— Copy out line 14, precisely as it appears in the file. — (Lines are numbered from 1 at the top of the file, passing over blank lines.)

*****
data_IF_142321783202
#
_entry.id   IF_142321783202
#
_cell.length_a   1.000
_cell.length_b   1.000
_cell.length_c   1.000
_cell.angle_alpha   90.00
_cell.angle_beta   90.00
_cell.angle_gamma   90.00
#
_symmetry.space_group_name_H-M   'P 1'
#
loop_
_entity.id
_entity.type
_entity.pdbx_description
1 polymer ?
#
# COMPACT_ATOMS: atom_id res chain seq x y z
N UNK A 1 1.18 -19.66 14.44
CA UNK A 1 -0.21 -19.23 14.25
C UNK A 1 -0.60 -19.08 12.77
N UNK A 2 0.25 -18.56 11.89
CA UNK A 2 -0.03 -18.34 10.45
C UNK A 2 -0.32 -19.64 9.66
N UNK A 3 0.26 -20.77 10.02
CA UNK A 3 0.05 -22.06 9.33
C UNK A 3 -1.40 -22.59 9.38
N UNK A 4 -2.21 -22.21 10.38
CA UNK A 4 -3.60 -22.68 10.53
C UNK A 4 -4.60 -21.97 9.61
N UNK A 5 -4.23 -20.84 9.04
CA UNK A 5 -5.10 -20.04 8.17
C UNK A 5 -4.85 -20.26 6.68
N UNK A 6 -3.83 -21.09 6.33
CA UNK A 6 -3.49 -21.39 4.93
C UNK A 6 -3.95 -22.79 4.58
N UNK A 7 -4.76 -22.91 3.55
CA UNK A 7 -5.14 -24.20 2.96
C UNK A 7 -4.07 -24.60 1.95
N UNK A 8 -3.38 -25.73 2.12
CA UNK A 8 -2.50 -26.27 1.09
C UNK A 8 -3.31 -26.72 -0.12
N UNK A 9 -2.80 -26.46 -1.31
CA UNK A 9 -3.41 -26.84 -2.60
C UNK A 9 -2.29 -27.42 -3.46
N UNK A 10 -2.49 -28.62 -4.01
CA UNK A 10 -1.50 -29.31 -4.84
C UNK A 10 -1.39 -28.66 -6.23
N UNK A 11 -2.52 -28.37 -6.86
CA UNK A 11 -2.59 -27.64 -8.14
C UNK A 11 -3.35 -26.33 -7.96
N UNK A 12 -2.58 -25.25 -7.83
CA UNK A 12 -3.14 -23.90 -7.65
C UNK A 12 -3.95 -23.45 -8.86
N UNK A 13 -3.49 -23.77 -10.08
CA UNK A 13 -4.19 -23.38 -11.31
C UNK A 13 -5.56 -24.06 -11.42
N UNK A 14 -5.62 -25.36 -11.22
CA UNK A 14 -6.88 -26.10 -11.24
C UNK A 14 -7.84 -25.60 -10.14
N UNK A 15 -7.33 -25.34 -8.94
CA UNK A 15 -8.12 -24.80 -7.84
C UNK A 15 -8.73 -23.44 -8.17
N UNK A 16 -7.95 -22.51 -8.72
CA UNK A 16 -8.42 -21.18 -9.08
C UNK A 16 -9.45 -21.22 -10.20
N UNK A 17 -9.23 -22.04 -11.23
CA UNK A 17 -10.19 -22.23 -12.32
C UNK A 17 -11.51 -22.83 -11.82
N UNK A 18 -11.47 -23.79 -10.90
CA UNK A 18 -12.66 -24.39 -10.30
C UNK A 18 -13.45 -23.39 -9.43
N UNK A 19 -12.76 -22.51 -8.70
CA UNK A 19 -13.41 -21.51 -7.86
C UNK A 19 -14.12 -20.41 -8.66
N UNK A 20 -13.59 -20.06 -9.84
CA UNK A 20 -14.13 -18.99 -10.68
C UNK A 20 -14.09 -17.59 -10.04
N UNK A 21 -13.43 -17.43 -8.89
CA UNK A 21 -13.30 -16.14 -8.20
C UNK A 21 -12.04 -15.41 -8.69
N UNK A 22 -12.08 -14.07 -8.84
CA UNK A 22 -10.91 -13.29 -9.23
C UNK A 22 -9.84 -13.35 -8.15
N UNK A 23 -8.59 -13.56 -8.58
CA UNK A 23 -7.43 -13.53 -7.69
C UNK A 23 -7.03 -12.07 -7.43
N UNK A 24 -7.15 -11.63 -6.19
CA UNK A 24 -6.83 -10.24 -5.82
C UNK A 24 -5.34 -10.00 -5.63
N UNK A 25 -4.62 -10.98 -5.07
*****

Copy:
loop_